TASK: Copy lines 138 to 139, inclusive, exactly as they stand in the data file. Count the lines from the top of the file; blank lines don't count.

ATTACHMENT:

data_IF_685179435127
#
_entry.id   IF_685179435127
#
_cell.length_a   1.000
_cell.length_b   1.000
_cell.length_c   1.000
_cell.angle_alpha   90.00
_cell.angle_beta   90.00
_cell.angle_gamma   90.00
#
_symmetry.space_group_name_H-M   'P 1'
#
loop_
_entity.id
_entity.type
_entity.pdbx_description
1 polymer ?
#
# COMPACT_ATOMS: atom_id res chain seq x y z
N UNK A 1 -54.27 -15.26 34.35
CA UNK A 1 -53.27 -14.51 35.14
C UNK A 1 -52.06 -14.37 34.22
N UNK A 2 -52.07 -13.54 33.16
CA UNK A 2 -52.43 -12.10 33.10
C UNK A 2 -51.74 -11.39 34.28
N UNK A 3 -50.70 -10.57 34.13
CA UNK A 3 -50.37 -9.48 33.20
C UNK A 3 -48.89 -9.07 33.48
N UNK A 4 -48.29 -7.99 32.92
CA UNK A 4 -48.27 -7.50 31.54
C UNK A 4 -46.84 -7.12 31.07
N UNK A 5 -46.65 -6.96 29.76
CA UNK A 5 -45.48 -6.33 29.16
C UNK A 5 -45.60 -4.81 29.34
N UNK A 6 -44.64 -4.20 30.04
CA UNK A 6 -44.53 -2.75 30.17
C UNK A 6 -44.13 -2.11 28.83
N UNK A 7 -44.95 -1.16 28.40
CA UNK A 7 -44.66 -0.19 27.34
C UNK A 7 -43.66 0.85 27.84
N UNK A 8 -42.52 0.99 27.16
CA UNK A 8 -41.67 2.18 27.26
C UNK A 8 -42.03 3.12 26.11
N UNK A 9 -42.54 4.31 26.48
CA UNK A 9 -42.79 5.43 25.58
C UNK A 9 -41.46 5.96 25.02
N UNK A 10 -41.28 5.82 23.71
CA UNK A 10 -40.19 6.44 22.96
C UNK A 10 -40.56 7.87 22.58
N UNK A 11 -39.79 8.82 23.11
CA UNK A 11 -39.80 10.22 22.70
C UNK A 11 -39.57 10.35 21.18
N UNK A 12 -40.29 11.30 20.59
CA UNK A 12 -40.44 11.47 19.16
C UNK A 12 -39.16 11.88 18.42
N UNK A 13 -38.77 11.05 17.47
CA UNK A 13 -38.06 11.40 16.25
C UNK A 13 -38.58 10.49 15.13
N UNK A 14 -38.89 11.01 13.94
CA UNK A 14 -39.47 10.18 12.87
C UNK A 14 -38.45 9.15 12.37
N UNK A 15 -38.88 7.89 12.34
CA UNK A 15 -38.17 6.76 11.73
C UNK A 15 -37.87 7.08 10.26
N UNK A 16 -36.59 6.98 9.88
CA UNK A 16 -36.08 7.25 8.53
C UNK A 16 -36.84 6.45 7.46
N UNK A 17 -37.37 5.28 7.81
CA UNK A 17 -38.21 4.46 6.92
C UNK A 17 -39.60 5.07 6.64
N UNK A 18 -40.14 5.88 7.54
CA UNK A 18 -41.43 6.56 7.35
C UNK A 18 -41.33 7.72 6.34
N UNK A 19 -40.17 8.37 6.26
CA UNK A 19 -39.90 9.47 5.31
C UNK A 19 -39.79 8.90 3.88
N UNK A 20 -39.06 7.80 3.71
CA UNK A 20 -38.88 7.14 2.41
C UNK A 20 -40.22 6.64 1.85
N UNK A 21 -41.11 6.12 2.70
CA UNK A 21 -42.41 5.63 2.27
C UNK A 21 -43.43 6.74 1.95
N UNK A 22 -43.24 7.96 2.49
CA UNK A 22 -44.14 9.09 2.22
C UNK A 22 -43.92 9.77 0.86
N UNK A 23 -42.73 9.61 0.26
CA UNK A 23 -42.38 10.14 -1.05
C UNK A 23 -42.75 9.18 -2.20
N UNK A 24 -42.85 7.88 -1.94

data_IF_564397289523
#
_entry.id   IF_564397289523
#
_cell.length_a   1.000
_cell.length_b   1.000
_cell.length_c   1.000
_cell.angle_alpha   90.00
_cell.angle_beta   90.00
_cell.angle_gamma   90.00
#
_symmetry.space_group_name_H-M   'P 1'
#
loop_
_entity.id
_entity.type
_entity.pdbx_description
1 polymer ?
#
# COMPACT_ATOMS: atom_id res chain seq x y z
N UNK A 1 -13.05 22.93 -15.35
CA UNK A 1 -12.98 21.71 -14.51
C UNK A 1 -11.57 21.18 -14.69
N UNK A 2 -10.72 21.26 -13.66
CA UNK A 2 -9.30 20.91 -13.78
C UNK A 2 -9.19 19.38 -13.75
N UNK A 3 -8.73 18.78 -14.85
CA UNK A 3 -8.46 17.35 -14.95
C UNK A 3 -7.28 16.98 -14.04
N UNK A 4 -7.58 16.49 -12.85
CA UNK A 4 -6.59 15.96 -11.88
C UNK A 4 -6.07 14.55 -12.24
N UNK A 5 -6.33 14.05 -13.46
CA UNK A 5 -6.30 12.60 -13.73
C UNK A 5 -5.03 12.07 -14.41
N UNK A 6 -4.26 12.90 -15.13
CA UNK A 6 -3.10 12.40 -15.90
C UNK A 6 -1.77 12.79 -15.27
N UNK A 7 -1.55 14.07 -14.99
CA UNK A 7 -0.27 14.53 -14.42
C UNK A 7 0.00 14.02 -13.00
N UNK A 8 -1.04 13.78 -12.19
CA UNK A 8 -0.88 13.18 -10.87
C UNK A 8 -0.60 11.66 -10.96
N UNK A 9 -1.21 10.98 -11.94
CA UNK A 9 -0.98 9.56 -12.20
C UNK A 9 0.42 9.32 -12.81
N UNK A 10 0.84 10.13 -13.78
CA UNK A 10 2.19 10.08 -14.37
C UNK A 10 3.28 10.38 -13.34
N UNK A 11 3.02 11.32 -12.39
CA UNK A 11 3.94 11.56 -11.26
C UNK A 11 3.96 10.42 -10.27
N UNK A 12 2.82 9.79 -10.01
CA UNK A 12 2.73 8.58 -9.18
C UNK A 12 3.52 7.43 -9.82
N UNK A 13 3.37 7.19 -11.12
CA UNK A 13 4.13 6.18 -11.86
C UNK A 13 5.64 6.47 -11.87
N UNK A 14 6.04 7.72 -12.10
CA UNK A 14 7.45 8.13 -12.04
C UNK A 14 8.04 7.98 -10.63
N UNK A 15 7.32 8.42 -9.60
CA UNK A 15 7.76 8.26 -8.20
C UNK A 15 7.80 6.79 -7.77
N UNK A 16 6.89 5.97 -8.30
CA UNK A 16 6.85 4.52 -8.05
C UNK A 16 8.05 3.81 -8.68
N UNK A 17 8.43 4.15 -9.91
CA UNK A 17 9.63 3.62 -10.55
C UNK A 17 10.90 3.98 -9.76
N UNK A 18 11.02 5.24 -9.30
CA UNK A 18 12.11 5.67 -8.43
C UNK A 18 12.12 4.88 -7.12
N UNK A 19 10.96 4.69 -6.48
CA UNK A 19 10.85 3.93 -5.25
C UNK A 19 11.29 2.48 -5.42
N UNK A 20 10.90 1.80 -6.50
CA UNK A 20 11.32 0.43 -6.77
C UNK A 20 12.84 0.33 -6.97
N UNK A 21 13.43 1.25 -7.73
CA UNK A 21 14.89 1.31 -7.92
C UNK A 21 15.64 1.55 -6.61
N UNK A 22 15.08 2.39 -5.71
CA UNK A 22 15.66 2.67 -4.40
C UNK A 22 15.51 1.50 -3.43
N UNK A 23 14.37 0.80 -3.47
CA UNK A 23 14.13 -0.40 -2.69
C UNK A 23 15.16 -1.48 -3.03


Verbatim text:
N UNK A 10 0.84 10.13 -13.78
CA UNK A 10 2.19 10.08 -14.37